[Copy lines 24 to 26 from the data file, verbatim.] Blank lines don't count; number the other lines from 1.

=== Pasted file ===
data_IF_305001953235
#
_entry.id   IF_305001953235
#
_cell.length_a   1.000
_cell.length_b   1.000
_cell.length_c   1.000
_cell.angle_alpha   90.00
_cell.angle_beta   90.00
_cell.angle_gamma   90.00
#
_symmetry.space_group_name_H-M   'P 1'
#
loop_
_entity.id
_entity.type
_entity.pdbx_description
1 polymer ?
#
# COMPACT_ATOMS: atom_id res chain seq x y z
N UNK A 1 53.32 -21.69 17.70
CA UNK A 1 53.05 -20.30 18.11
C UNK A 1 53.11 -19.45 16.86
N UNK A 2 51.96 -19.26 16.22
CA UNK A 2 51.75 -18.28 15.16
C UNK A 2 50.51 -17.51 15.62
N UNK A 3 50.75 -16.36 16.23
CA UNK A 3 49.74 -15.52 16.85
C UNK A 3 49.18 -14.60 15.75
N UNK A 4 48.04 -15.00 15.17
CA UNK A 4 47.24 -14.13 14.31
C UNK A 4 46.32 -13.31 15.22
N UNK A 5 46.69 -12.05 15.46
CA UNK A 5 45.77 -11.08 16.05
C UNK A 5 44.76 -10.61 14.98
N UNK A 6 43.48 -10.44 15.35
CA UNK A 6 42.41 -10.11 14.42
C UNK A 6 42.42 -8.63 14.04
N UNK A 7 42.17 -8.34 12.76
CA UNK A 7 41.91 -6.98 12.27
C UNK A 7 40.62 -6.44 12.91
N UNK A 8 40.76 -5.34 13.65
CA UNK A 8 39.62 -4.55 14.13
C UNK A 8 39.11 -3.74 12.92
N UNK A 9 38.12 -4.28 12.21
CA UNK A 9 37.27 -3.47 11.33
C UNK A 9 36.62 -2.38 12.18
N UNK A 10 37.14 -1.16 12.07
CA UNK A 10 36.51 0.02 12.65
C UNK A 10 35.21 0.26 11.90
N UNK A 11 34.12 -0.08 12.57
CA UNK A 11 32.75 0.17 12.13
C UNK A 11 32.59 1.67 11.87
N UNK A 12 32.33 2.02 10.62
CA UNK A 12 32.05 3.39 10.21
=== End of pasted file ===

N UNK A 2 51.96 -19.26 16.22
CA UNK A 2 51.75 -18.28 15.16
C UNK A 2 50.51 -17.51 15.62